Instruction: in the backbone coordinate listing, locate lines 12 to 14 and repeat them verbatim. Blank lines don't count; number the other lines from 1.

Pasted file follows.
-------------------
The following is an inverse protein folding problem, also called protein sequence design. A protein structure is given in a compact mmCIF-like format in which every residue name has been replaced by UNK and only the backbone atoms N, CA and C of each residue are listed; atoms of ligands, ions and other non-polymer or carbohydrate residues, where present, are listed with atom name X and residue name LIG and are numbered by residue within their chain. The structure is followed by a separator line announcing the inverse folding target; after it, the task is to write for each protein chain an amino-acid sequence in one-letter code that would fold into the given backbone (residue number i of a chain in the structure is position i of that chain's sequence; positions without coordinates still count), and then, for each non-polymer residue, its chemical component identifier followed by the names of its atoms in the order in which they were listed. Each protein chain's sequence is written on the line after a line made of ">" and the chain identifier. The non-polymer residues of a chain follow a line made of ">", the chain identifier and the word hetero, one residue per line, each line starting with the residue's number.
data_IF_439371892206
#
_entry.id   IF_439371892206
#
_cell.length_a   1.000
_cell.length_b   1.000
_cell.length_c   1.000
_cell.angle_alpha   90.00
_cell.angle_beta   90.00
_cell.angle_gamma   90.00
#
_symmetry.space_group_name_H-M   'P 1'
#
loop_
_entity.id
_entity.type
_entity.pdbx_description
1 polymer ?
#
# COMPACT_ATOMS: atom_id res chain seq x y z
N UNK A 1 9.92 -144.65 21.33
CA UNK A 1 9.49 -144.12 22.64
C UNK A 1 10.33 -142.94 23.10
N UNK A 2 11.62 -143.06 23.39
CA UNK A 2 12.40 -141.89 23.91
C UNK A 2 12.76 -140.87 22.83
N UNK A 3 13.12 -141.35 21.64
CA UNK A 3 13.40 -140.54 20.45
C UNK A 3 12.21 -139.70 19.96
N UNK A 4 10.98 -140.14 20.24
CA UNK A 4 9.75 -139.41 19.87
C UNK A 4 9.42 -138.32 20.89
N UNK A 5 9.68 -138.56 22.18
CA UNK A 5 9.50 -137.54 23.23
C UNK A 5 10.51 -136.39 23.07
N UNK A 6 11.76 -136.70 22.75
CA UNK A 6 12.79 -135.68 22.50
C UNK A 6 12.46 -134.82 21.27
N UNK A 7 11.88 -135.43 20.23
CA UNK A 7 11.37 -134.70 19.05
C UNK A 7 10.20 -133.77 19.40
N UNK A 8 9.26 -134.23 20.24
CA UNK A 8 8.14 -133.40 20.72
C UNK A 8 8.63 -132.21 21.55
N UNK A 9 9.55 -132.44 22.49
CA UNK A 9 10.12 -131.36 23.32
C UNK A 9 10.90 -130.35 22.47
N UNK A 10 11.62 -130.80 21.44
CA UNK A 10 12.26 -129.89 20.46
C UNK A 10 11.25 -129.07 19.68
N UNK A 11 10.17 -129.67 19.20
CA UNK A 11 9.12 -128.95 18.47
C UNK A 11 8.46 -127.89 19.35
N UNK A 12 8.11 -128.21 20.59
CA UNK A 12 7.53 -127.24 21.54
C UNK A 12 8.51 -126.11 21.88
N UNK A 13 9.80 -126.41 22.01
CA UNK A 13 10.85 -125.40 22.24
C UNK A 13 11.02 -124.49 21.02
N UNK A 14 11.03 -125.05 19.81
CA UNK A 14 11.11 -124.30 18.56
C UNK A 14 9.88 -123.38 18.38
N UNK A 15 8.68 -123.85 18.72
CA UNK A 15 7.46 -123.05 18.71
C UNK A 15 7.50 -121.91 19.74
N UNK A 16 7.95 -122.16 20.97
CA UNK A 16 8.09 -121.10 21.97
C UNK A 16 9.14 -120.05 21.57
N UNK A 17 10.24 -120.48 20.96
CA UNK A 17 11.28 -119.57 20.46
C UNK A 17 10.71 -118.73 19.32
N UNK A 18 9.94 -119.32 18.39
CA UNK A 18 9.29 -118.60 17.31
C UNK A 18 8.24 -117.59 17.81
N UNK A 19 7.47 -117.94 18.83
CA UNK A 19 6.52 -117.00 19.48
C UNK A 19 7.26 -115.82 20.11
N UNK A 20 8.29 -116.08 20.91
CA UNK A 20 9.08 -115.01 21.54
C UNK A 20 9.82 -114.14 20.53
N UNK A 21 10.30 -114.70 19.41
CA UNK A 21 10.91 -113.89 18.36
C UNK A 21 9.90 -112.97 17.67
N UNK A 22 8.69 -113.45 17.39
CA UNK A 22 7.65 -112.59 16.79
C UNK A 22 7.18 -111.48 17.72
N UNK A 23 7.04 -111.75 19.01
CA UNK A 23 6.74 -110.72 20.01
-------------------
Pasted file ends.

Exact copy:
#
_symmetry.space_group_name_H-M   'P 1'
#